Sax Men: John Ellis, Sherman Irby, Frank Macchia (CD reviews)

Quick reviews of new releases from three saxophonists – three varied approaches to the art of jazz.

John Ellis & Double-Wide, Puppet Mischief (Obliqsound)

The New York tenor saxophonist and bass clarinetist, a former Charlie Hunter sideman, honed his chops in New Orleans with the likes of pianist Ellis Marsalis and bassist Walter Payton and still spends time there; his Double-Wide band has turned in infectious performances at Jazz Fest, the Louisiana Music Factory (see below clip from the store, in 2008) and elsewhere around the Crescent City.

That NOLA vibe — street-born brass bands, Mardi Gras culture, a convivial intermingling of multi-ethnic cultures — reigns supreme on Puppet Mischief, on which Ellis is joined by sousaphonist Matt Perrine, drummer Jason Marsalis, new addition Brian Coogan on organ, and guests Gregoire Maret and Alan Ferber on harmonica and trombone, respectively. The funk is deep, the pleasure is steep, and the whole thing comes off as an irresistible rolling carnival, with musical cues variously taken from early and modern jazz, circus bands, soundtrack music, vaudeville, and even European folk music.

“Fauxfessor,” a nod to New Orleans’ piano professors (like Professor Longhair), hints at Crescent City rhythms, and the slowly flickering, almost mournful “Carousel,” with its wandering tuba, wah-muted bone and start-stop passages, wouldn’t have been out of place in a Fellini film. “Okra & Tomatoes” is swaggering and punchy, and highlighted by Ellis’s bluesy tenor turn, while instruments rise and fall on the moody “Dewey Dah”  and Maret’s soulful playing is showcased on the title track. The aptly titled “Dubinland Carnival” is a raucous-to-peaceful gem and “This Too Shall Pass” sounds like a vintage New Orleans funeral march, threatening to turn into a slo-mo gospel celebration. Feel it.

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Sherman Irby Quartet, Live at the Otto Club (Black Warrior Records)

Alabama-born Irby, a soul-jazz alto player in the mold of Cannonball Adderley, made inroads on the New York scene — playing with his own band and the likes of pianist Marcus Roberts, the Lincoln Center Jazz Orchestra and trumpeter Roy Hargrove — in the late ’90s, and released a pair of CDs on Blue Note. But he’s been a bit under the radar since, aside from playing in Elvin Jones’ last band.

Irby’s fourth disc for his own label documents a February 2008 show in Napoli, Italy, where he led a quartet on standards plus his own “Laura’s Love Song,” a shimmering, Latin-tinged ballad, and  Hargrove’s “Depth.” His sound is as big and warm and blues-drenched as ever, and his dexterity and the free-flow of his ideas are often astonishing; a case in point is the sprawling tete-a-tete with drummer Darrell Green that opens John Coltrane‘s “Countdown.” But the programming, aside from a surprisingly slow and sultry version of the Miles Davis burner “Four,” is on the staid side, and the half-American, half-Italian band is not his best.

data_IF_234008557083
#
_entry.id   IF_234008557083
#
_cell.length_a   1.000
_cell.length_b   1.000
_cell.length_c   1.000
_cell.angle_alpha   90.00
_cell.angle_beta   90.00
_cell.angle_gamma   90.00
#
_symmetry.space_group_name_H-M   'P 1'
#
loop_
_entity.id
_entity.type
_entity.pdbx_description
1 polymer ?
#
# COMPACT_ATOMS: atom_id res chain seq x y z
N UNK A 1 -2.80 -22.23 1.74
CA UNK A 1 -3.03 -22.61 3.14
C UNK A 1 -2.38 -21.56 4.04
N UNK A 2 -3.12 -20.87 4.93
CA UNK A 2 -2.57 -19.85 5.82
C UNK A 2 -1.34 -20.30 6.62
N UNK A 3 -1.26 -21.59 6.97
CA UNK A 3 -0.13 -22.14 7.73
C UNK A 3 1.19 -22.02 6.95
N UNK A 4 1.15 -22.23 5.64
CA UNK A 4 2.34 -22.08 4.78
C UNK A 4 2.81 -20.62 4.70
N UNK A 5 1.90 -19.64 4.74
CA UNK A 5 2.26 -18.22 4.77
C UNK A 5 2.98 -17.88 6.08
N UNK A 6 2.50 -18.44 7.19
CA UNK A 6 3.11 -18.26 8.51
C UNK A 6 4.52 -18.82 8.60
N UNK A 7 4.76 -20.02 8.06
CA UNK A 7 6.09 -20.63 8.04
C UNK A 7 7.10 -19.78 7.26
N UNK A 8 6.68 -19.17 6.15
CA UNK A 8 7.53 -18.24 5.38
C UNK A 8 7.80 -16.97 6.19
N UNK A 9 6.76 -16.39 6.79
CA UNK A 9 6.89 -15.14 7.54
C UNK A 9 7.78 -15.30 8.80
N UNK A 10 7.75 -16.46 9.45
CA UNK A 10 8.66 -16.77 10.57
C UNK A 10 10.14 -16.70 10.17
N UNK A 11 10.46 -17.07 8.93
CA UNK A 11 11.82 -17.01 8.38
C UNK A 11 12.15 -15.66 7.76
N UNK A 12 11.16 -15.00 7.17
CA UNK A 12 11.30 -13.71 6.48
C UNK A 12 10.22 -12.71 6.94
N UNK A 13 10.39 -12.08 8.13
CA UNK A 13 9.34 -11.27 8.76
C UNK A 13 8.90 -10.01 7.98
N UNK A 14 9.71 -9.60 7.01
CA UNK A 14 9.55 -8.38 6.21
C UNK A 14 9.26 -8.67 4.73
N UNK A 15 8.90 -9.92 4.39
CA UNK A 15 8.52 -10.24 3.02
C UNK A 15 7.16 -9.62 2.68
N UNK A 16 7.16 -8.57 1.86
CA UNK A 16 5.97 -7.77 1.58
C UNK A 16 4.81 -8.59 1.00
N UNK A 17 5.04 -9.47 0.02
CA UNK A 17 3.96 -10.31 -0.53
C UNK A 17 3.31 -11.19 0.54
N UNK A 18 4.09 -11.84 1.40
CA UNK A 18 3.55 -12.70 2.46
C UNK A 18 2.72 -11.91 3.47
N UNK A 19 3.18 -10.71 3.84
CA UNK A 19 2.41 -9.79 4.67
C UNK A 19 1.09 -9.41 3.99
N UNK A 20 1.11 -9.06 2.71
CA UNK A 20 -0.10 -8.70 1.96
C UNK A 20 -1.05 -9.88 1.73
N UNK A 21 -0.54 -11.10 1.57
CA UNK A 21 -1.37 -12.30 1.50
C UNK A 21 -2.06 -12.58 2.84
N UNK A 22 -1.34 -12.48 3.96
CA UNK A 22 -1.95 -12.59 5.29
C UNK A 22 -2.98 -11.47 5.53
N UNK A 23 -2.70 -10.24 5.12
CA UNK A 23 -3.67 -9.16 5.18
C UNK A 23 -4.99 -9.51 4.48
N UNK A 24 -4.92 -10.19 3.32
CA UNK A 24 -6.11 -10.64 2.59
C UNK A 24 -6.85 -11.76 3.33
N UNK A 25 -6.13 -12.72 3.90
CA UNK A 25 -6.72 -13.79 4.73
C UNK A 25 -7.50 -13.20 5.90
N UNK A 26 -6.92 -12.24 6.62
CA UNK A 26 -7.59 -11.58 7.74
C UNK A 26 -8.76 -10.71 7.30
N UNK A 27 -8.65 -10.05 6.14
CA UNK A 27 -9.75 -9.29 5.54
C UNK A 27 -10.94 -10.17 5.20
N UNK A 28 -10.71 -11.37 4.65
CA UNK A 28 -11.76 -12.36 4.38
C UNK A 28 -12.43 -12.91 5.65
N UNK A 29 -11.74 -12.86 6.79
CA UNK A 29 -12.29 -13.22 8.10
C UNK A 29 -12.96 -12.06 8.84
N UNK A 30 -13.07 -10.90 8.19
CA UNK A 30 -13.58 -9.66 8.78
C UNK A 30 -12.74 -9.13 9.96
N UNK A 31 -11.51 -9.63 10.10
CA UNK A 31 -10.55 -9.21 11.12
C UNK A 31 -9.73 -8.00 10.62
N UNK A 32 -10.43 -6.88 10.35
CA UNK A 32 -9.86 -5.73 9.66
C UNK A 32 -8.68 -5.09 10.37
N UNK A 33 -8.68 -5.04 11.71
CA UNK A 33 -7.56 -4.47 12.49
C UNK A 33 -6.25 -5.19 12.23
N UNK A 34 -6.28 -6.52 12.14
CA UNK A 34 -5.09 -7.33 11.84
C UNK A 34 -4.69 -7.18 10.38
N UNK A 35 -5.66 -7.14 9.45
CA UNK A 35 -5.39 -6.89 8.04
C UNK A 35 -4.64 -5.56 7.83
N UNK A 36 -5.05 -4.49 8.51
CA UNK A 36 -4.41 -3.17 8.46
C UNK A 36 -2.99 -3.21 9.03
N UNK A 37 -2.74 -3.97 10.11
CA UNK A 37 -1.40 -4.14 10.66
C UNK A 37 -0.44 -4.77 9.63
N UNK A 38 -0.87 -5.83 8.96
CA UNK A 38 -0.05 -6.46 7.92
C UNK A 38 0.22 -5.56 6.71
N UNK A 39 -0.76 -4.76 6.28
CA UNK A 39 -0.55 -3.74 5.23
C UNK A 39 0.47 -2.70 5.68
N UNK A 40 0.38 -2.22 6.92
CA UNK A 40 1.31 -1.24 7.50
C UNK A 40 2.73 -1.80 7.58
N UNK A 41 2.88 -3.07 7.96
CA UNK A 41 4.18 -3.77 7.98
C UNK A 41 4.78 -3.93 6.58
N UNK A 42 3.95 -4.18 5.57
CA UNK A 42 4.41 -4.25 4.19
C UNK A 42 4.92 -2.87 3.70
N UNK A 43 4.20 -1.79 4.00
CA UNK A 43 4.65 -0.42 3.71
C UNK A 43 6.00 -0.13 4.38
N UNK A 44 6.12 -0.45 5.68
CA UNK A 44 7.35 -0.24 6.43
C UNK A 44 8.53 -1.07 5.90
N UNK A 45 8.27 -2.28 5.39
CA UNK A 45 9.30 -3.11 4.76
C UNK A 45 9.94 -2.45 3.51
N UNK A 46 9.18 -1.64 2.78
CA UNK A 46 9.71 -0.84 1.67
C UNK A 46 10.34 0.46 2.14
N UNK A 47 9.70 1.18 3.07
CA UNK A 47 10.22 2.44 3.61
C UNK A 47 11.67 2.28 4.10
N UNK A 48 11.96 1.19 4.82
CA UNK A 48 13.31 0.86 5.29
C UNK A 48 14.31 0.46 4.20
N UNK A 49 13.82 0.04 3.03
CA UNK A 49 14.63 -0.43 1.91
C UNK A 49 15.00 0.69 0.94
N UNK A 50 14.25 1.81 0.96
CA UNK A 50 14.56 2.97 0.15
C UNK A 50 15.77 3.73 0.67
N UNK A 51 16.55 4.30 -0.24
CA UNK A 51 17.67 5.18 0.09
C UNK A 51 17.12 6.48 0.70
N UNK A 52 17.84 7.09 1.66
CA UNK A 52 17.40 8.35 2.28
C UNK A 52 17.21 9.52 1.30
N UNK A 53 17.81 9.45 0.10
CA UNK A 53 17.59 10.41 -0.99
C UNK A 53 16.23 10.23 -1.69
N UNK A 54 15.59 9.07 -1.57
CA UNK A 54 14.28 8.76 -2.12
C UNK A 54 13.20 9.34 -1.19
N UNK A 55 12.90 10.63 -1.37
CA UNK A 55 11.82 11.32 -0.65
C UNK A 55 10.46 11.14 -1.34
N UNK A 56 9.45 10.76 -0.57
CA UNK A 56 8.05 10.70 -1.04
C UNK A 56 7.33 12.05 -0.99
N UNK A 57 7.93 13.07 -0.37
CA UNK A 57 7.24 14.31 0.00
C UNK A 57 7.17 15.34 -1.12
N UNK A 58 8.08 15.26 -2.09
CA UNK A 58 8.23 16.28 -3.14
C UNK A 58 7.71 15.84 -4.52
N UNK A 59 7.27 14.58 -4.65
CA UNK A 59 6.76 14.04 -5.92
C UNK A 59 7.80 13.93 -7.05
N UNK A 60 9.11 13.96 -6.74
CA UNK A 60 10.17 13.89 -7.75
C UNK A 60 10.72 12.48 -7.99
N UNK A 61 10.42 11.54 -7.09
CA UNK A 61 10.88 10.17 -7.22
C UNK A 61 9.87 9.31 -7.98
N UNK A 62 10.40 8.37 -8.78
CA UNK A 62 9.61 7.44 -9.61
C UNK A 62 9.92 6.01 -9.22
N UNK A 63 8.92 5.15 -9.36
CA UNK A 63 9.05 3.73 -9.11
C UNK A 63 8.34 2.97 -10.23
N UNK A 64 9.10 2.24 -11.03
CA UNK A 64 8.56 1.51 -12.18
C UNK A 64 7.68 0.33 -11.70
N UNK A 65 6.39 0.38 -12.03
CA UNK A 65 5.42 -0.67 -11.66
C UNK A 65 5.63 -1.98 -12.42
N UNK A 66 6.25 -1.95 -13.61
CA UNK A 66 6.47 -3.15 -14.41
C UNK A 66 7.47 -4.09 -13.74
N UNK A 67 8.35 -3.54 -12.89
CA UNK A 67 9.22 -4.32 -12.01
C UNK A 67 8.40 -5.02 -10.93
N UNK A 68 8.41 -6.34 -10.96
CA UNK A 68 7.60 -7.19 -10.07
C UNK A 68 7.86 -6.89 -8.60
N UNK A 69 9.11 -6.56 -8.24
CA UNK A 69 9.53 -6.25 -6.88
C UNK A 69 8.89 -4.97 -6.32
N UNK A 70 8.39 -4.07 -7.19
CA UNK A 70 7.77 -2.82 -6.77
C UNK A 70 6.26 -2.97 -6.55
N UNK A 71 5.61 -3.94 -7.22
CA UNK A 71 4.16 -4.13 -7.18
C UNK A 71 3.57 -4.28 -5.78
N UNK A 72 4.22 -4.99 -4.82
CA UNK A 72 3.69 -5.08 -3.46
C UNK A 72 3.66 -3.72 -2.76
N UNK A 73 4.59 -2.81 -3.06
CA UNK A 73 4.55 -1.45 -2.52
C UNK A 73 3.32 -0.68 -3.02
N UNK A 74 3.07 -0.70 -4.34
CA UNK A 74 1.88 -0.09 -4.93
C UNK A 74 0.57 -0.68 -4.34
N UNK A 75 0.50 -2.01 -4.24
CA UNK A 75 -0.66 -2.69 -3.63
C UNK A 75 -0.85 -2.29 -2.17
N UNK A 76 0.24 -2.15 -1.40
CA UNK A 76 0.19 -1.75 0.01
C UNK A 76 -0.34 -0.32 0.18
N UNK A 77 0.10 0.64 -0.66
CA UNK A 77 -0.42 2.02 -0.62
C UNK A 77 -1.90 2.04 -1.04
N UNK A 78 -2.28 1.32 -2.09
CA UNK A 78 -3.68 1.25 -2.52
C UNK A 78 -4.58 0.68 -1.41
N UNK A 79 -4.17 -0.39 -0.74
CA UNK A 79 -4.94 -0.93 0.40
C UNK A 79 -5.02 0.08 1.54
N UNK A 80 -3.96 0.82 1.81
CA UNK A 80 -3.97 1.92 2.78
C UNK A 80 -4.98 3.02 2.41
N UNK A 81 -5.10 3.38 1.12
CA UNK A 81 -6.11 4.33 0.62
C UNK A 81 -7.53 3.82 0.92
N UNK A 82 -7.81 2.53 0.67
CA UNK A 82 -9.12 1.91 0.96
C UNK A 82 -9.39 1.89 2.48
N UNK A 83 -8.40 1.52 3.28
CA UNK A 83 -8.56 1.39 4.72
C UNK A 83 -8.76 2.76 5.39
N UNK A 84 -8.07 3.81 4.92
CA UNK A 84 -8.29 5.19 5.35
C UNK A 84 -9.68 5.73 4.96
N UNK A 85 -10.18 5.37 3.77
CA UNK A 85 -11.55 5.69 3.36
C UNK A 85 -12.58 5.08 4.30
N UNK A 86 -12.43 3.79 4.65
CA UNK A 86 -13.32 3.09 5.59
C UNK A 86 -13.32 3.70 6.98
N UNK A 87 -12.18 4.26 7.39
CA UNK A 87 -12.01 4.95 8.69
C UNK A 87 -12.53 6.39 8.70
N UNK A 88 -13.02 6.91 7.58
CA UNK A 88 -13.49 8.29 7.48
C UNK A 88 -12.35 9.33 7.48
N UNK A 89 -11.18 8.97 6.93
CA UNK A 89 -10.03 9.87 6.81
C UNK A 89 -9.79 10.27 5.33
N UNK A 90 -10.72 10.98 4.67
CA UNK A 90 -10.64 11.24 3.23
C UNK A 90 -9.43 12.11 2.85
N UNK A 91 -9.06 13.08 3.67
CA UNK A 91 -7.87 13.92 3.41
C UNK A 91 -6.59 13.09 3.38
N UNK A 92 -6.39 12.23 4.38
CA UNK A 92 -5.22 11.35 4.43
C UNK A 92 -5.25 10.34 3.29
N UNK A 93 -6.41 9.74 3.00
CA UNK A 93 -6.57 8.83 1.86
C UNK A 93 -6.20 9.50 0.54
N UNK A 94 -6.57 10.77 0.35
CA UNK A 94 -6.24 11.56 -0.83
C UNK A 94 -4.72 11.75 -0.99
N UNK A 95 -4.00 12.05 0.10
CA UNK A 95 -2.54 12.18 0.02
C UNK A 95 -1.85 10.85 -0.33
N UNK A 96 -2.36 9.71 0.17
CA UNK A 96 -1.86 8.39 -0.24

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Frank Macchia, Folk Songs for Jazzers (Cacophony, Inc.)

Saxophonist-woodwind player and arranger Macchia, leading a heavy-hitting large jazz ensemble driven by drummer Peter Erskine, bassist Trey Henry, guitarist Grant Geissman and pianist Tom Ranier, takes on American folk songs in a manner that feels simultaneously reverential and tongue-in-cheek. Here it swings hard, there it’s cutesy, everywhere the compositions boast an appealing array of instrumental colors and cross-cutting figures.

Singer Tierney Sutton, not unexpectedly, handily finds her way into a haunting version of “Red River Valley,” while Ellis Hall gives a lift to a shifting-gears redesign of “Amazing Grace.” The leader gets some well-utilized solo time on a hard-charging, Latin-edged “Skip to My Lou,” a mellow “Tom Dooley” and a swirling, almost eerie “Kumbaya.” Not your dad’s big-band album.

Marcus Roberts: NPR interview

robertsMarcus Roberts, whose New Orleans Meets Harlem, Vol. 1, is officially released today (the physical disc; download was available last week), will be heard this afternoon on National Public Radio stations.

The interview is slated to air at about 5:50 p.m. EST on NPR’s “All Things Considered” program. UPDATE: Click here to listen and read.

Roberts, a Jacksonville, Florida-based pianist who made his name playing with Wynton Marsalis’s bands, is joined by longtime trio mates Jason Marsalis (drums) and Roland Guerin (bass) on the new CD. It’s a creative and compelling exploration of the music of Scott Joplin, Jelly Roll Morton, Fats Waller, Duke Ellington, and Thelonious Monk. I’ll review it online later.

“We made this recording to show how New Orleans music impacted the music of the later Harlem style and how both impacted all of modern jazz, including our own trio’s group sound,” Roberts writes in the liner notes to the CD.

USA Today music writer Brian Mansfield applauded Roberts’ version of Joplin’s “The Entertainer,” in the paper’s “playlist” feature: “Pianist uses Scott Joplin’s ragtime standard as the launching pad for a non-linear master class on jazz styles.”

Listening Post #4: Miles, Joshua Redman, Marcus Roberts, Relix sampler, Cassandra Wilson

Five releases in rotation at home and in the car – a list without comment (in alphabetical order):

Miles Davis, Kind of Blue: Legacy Edition (Legacy)

Joshua Redman, Compass (Nonesuch)

Marcus Roberts, New Orleans Meets Harlem, Vol. 1 (J-Master; forthcoming)

Various artists, Relix Magazine CD sampler, Feb/March (Relix)

Cassandra Wilson, Loverly (Blue Note)